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MARS_999

Test math function speed the correct way?

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I am looking for what would be correct way to test the various math libs out there, to see which ones are faster than others...

 

e.g. dot() cross() normalize() ect....

 

 

code please...

 

Thanks!

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I am looking for what would be correct way to test the various math libs out there, to see which ones are faster than others...

 

e.g. dot() cross() normalize() ect....

 

 

code please...

 

Thanks!

Profiling is the way. Go search for a c++ profiler and then write a bunch of test cases with defined input and output. Run them multiple times with the profiler, swapping out the math lib with each test run. That will tell you which lib is faster, at least as far as your test cases are concerned.

 

I don't know what your platform is, but just search for "profiling c++ code" and you should find what you're looking for.

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Profiling is the way. Go search for a c++ profiler and then write a bunch of test cases with defined input and output. Run them multiple times with the profiler, swapping out the math lib with each test run. That will tell you which lib is faster, at least as far as your test cases are concerned.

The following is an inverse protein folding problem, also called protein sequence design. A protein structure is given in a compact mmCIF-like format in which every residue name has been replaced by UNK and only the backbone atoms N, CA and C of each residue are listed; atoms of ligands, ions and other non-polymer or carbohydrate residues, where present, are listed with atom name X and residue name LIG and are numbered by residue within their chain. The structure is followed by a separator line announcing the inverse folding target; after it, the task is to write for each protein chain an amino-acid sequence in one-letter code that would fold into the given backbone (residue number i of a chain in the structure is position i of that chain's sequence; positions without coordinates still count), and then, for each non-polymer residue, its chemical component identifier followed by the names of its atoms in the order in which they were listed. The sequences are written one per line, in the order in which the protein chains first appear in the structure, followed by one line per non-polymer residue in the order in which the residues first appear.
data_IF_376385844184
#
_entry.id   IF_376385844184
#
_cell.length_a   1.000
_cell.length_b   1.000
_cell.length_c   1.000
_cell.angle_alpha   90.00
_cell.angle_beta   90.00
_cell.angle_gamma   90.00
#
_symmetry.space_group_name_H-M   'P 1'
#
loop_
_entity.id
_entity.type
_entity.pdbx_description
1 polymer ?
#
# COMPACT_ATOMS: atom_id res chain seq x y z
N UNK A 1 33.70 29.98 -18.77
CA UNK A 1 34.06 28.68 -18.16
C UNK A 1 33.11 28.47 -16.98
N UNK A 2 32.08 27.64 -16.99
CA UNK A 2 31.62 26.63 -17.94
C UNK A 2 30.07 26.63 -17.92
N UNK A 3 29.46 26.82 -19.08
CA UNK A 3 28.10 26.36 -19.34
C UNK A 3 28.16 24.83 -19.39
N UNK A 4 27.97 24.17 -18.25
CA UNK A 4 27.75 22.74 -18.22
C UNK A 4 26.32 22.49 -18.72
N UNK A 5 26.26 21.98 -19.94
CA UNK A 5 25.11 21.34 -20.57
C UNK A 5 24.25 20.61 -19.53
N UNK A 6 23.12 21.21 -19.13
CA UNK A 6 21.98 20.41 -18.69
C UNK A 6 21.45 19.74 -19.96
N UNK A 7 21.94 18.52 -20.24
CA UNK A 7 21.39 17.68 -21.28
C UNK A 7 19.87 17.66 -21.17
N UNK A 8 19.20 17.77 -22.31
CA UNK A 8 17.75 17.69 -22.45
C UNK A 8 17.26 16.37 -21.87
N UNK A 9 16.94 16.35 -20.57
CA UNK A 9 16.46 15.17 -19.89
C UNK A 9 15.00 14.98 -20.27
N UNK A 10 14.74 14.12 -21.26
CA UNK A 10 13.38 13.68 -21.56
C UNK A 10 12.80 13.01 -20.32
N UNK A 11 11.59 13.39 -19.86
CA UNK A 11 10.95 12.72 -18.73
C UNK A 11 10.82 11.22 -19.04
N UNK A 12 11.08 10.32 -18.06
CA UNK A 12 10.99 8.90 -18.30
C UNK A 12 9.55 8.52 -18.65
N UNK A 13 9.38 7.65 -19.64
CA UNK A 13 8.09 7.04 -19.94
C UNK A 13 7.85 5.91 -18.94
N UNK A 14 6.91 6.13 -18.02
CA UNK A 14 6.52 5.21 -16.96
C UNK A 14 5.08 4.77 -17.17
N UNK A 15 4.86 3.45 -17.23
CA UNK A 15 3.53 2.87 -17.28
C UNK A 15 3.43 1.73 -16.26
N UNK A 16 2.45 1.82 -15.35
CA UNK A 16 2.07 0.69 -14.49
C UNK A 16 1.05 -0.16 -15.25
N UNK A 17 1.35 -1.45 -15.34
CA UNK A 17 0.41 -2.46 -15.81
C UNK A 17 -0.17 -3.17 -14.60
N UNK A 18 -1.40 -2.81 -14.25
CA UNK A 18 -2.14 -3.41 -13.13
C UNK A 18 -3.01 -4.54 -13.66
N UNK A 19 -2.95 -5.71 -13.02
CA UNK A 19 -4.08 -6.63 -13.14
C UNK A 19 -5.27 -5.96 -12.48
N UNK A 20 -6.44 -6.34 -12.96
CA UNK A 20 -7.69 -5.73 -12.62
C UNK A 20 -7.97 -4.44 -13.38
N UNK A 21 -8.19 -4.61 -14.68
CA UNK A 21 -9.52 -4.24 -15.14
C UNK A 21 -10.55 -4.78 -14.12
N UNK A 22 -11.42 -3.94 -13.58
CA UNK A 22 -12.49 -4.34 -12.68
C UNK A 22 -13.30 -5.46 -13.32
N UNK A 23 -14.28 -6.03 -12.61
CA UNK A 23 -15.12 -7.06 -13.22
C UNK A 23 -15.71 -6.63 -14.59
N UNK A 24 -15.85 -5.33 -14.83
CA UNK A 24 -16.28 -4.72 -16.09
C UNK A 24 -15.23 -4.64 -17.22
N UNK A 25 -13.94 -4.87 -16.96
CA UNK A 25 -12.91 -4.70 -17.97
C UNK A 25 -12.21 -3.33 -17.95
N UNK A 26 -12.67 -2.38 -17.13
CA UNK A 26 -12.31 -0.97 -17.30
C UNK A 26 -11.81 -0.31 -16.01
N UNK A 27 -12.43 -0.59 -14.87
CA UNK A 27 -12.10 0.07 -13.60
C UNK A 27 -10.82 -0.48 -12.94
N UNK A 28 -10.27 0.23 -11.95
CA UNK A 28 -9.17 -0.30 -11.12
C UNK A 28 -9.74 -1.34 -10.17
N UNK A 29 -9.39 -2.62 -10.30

I don't know what your platform is, but just search for "profiling c++ code" and you should find what you're looking for.

 

If only it were that simple.. for such small target functions a naive benchmark like "run these tests a few times for each library and pick the fastest one" is going to be completely plagued with accuracy issues, cache interference, and other difficulties that will render the measurements useless. You really need to mind the hardware in these instances. The PDF linked by DonTzzy is a good start (it shows how to negate cache effects by doing a warm-up run before each test, how to avoid the operating system getting in your way by directly polling the CPU, and so on). Many general-purpose profilers won't do that, as they target much larger code paths which can be tested much more deterministically.

Edited by Bacterius

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So I can't use something as simple as SFML's built in timer function calls? and just run say 5000 dot() or cross() calls? I guess if someone could show some puesdo code here so I can get the correct format on how I should approach this as I would like it to be somewhat legit so I can make a informed decision on the various libs I am looking at, unless someone can tell me which of these is faster

 

glm

CML

Irrlicht built in

SFML

 

I need some of the functionality of glm or CML mainly for OpenGL purposes and CML has some very nice functions for other calculations that I wish glm would add...

 

THanks!